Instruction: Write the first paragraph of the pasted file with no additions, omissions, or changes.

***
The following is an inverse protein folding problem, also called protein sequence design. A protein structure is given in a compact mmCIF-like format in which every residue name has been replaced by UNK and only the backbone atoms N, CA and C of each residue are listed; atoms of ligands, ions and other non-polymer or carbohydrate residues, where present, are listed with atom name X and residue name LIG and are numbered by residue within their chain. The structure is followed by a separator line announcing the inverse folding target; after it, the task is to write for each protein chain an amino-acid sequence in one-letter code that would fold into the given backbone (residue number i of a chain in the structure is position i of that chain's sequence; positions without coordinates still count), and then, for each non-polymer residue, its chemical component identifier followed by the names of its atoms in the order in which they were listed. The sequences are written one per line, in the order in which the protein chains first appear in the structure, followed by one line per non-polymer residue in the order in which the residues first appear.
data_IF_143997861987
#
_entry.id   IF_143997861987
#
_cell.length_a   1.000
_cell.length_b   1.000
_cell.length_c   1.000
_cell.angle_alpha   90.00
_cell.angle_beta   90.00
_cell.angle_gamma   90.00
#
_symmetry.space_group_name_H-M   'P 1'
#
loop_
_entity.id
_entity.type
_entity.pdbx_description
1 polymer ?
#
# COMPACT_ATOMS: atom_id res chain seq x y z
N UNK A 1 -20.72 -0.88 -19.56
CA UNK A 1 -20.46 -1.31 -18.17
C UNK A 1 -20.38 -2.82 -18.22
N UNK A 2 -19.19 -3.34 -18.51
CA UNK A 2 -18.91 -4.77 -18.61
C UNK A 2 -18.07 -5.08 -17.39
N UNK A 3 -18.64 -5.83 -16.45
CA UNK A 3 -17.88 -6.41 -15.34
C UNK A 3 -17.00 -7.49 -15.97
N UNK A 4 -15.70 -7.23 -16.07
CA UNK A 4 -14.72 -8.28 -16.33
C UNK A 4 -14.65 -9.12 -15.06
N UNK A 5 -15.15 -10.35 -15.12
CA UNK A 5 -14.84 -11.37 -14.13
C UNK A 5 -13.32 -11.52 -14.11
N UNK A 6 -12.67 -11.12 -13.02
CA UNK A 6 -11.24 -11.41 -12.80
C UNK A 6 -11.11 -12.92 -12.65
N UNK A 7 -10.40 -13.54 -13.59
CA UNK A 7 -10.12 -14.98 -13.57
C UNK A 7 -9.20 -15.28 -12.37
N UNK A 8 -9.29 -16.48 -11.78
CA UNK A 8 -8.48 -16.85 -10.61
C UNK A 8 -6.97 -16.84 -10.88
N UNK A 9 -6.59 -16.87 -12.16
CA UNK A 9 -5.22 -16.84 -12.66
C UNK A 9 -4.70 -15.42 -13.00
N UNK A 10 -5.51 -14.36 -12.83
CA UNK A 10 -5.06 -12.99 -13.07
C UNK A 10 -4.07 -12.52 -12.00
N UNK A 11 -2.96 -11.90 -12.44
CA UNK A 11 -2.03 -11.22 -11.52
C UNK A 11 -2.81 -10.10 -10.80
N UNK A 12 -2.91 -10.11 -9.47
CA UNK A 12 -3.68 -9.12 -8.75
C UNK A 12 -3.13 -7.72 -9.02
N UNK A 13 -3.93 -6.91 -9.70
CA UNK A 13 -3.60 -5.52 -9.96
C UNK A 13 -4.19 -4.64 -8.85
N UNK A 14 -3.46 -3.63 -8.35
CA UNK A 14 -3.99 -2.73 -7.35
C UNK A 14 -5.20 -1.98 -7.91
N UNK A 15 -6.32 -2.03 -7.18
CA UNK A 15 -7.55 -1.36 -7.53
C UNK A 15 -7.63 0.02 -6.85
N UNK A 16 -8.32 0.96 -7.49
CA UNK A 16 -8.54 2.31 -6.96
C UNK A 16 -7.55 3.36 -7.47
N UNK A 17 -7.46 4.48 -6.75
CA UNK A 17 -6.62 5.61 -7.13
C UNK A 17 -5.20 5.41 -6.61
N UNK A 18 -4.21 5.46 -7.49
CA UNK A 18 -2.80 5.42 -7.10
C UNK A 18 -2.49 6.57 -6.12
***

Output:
The following is an inverse protein folding problem, also called protein sequence design. A protein structure is given in a compact mmCIF-like format in which every residue name has been replaced by UNK and only the backbone atoms N, CA and C of each residue are listed; atoms of ligands, ions and other non-polymer or carbohydrate residues, where present, are listed with atom name X and residue name LIG and are numbered by residue within their chain. The structure is followed by a separator line announcing the inverse folding target; after it, the task is to write for each protein chain an amino-acid sequence in one-letter code that would fold into the given backbone (residue number i of a chain in the structure is position i of that chain's sequence; positions without coordinates still count), and then, for each non-polymer residue, its chemical component identifier followed by the names of its atoms in the order in which they were listed. The sequences are written one per line, in the order in which the protein chains first appear in the structure, followed by one line per non-polymer residue in the order in which the residues first appear.